STAND TO!

Edition: Mon, June 16, 2008
Current Edition | FOCUS Submission Guidelines | Stand-To Fact Sheet | Printable Version

SENIOR LEADERS ARE SAYING

"Anybody who wants to have a view of Afghanistan, and who does so only in the context of Afghanistan, in my belief, will opine incorrectly about Afghanistan about 99 percent of the time. If you cannot see it as a regional issue, you will not see it clearly."

Gen. Dan K. McNeill, recent commander of NATO troops in Afghanistan

Challenges remain in Afghanistan, general says

TODAY'S FOCUS

Army Civilian Talent Management

What is it?

Army Civilian Talent Management is a collaborative approach to create interchangeable, diverse senior leaders by providing opportunities for development and reassignment. The program applies to National Security Personnel System ( NSPS) upper band 3/GS-15 equivalent civilians. Army Enterprise Leadership will collaborate with commands regarding reassignments based on command requirements and maximum benefit to the Army and the civilian.

What has the Army done?

Centralized talent management of these Army Enterprise Positions critical positions and employees will launch in September 2008. Commands, functional chiefs, direct reporting units and HQDA leadership are beginning to identify the enterprise positions to be included in the talent pool - as well as to define the program processes and business practices.

The new talent management process is designed to be collaborative - incorporating an employee's desires with the requirements of the Army. It employs an annual assessment and a board process to ensure that reassignments are responsive to critical Army needs and support broadening and professional development of the senior leader. While all processes are not yet defined, the Army is working aggressively to develop the tools and methodology needed to implement this enhanced enterprise-wide management program.

The end result to the centrally managed talent pool will be senior civilian leaders who are experts within their core competencies and with skills broad enough to operate interchangeably with their military counterparts in complex environments.

What efforts does the Army plan to continue?

The Civilian Talent Management Office is in the process of meeting with senior leaders, commands, functional chiefs, direct reporting units and employees to conduct orientation sessions on the new process and gain their recommendations.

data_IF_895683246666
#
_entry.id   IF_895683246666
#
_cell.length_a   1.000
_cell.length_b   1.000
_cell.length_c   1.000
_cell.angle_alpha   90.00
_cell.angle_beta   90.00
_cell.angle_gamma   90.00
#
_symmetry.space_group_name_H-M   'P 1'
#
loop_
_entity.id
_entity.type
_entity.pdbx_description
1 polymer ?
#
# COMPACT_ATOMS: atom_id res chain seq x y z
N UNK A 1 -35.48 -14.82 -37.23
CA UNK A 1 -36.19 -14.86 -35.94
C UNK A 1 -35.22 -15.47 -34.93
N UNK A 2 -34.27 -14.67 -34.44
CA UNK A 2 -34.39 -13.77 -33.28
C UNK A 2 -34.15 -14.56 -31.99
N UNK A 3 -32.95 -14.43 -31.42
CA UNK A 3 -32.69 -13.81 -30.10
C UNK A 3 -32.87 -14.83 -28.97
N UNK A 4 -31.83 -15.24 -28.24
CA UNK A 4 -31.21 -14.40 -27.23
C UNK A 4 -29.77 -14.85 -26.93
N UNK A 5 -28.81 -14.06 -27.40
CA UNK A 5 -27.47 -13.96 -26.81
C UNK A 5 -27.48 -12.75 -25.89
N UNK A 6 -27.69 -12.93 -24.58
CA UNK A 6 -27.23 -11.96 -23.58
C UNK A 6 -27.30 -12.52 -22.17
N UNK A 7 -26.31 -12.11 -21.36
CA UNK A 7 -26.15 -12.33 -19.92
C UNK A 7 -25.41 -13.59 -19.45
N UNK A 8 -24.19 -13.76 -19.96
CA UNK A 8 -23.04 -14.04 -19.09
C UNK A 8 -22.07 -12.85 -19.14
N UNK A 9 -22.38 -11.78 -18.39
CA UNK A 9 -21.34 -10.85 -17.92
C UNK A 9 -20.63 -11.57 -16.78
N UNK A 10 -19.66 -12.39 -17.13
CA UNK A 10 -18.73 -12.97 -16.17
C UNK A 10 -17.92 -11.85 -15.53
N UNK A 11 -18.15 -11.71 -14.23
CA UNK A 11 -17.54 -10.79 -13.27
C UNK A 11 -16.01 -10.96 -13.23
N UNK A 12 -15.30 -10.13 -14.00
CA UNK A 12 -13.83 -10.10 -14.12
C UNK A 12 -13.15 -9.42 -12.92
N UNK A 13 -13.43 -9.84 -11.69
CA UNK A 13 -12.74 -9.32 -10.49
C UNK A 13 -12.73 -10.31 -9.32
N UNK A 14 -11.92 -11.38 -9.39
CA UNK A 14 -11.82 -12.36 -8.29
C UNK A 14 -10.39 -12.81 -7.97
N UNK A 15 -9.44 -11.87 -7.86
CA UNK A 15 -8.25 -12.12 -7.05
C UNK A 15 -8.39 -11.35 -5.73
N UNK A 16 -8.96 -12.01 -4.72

Why is this important to the Army?

Stakeholders can expect specific outcomes:

For the Army:
- Promotes and optimizes talent exchange and diversification
- Provides greater visibility of vacancies and talent pool
- Creates interchangeable, multi-faceted senior leaders who are competitive for senior executive service positions

For commanders:
- Improves vacancy forecasting and knowledge transfer
- Reduces time to fill vacancies
- Minimizes the loss of productivity associated with vacancies
- Improves succession planning

For employees:
- Provides greater and more visible opportunities for civilians to develop
- Facilitates support of the civilian's desire and potential
- Improves knowledge transfer


Questions and comments can be directed to DUSA_CDO@conus.army.mil


INFORMATION YOU CAN USE

- 2008 Strategic Communication Guide - Read the 2008 Army Strategic Communication Guide for key messages and updates

- Strategic Communication Coordination Group (SCCG) Workspace

- Army Public Affairs Portal

- Stories of Valor

- Speaker's Toolkit

A CULTURE OF ENGAGEMENT

The Army Community Relations Calendar

Bloggers Roundtable

CALENDAR

May- July 4, 2008: Season of Remembrance

July 13, 2008: Army National Guard concert band performance

NEWS ABOUT THE ARMY

WAR ON TERROR NEWS

OF INTEREST

WORLD VIEW

WHAT'S BEING SAID IN BLOGS

ARMY SPORTS

Sports at a glance

Army wins day one at Interservice Pistol championship

Texas Training Guard's first dive team